You may know that the “Fat Man” bomb dropped by the U.S. on Nagasaki, Japan, near the end of World War II was a 21 kiloton bomb, equivalent to blowing up 21 thousand tons of dynamite.* Or that as the Cold War rolled on the Soviets tested “Tsar Bomba,” the most powerful nuclear weapon ever used—a 50 megaton behemoth. Nuclear weapons stockpiled today are many, many times more powerful than anything ever before used in an act of war, but as with all things so great in size, it’s difficult to visualize the difference. NukeMap3D, a new Google Earth add-on designed by Alex Wellerstein, gives a helpful sense of scale for the ever-larger nuclear weapons designed by the world’s armies. The tools lets you place a range of historical weaponry anywhere in the world. And then detonate the bombs.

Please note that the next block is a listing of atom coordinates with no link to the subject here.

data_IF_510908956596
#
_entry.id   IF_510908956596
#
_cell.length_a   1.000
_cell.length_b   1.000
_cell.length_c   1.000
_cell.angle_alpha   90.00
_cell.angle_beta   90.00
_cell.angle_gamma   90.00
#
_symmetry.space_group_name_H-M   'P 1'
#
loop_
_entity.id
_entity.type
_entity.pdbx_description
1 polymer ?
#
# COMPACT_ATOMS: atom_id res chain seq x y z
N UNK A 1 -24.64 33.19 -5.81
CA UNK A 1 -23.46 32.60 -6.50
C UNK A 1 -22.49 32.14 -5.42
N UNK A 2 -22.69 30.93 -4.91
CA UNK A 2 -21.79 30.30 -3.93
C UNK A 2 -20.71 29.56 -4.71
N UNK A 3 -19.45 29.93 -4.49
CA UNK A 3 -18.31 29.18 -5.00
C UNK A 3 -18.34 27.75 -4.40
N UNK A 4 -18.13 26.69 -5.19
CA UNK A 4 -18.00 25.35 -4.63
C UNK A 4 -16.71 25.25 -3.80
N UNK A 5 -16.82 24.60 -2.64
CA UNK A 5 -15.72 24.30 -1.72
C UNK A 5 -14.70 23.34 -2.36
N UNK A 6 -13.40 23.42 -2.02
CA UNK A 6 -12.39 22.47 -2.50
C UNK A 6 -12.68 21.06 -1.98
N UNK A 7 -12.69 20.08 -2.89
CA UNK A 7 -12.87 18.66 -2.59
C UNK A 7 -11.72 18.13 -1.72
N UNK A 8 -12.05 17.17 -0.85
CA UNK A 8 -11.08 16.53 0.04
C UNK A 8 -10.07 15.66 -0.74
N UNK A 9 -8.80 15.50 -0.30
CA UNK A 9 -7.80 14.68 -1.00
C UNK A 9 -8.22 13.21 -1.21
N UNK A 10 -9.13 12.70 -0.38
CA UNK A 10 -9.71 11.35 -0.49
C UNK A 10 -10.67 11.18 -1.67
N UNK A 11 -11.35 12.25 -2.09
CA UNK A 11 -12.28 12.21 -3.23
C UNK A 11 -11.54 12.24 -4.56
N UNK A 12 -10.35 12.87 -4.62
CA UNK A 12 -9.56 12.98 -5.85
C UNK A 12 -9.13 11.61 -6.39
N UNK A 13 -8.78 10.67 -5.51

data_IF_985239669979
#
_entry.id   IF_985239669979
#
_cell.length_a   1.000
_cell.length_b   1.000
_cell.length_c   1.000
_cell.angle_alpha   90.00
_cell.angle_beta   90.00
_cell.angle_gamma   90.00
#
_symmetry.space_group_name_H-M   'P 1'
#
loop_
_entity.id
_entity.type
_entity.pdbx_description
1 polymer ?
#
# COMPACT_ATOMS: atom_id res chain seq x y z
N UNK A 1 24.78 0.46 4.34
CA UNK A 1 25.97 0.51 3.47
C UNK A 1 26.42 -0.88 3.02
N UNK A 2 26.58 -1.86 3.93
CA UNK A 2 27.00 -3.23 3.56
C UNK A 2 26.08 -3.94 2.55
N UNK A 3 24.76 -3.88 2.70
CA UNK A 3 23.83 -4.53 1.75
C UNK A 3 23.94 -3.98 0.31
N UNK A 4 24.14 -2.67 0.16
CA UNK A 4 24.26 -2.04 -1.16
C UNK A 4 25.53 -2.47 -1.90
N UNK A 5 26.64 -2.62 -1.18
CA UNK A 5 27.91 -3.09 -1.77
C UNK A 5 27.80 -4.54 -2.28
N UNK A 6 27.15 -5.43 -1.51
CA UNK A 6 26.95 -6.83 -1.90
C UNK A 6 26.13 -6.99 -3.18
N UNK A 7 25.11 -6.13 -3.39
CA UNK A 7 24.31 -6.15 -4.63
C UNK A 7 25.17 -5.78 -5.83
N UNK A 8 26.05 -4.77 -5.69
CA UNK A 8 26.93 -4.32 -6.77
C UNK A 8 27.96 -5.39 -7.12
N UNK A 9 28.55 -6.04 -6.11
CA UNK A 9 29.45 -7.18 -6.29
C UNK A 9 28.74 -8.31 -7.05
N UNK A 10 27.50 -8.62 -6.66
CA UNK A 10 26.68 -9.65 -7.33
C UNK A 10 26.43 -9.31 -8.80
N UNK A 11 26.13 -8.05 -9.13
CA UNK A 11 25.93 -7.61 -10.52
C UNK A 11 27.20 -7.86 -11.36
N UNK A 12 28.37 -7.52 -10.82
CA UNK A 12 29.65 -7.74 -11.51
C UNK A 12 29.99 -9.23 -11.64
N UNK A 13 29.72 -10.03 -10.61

Here we’ve used Wellerstein’s tool to show what the bombing of Nagasaki would have looked like had you been flying over Busan, South Korea, in an airplane at the time of the attack.
Then, we’ve compared that against what it would have looked like had the Soviet’s Tsar Bomba been used instead.
*This sentence was updated: it’s 21 thousand tons of dynamites, not, as we originally wrote, sticks.
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